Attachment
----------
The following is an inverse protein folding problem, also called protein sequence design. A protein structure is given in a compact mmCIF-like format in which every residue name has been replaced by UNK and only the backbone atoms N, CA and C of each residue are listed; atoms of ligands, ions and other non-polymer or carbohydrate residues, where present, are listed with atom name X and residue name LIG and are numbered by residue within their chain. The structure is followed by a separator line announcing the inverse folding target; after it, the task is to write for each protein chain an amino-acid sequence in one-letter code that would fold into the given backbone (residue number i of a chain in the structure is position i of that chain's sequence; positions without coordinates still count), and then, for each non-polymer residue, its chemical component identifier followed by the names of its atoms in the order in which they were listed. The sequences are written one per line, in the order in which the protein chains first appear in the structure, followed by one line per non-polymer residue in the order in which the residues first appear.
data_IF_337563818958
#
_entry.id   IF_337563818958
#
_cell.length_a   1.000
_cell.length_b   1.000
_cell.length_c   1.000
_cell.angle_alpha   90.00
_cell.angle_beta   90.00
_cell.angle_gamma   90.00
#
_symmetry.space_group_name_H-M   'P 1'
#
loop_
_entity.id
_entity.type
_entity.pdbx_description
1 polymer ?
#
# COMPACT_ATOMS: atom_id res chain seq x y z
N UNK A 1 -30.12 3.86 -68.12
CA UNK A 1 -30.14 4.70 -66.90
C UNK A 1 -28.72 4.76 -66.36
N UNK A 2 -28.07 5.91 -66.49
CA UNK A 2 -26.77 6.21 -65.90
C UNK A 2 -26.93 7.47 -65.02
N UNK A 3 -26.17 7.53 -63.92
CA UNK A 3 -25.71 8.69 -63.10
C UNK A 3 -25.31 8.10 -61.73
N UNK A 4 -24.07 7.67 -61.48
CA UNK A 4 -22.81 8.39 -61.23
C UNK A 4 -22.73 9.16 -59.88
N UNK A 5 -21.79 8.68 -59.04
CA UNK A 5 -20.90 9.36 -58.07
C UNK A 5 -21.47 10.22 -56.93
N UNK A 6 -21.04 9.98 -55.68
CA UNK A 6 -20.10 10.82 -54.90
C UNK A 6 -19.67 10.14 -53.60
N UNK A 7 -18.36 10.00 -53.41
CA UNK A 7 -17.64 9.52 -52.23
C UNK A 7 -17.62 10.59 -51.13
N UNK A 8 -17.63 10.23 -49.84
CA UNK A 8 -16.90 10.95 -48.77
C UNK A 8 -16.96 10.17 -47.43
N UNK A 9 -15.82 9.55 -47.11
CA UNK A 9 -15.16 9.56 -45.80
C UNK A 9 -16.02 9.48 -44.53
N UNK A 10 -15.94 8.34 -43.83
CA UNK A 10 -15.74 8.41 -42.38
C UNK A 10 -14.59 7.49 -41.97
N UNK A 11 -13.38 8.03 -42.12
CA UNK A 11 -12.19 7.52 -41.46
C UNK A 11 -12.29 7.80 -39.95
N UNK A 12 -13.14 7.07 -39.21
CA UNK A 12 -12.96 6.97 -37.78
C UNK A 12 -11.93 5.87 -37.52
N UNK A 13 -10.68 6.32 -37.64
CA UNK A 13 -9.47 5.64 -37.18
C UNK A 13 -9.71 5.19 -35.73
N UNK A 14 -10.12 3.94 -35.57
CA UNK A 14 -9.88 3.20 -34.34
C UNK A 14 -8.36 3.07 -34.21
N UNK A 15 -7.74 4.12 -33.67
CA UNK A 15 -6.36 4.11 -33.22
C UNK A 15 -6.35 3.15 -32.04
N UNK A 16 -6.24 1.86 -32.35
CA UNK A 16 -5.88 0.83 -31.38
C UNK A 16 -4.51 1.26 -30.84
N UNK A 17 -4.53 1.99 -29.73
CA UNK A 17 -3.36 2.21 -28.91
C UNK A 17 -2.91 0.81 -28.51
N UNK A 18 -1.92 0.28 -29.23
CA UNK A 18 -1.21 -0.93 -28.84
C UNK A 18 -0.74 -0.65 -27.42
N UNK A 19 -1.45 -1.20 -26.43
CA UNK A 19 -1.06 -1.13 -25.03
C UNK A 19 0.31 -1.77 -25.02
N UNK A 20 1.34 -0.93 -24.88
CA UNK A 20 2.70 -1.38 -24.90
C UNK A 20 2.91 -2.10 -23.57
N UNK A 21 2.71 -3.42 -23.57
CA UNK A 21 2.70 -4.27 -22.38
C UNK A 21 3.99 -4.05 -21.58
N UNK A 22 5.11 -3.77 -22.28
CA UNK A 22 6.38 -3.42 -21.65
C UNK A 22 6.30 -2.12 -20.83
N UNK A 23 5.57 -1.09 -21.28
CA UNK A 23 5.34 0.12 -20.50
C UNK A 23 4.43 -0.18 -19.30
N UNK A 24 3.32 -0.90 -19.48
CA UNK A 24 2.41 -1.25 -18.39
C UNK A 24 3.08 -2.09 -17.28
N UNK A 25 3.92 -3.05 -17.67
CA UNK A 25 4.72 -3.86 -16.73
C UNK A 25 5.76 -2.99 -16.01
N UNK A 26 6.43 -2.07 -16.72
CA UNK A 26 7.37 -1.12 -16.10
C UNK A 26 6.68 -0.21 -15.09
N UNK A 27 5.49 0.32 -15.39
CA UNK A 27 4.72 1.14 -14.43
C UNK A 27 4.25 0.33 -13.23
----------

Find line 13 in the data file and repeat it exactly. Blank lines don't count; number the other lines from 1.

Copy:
_symmetry.space_group_name_H-M   'P 1'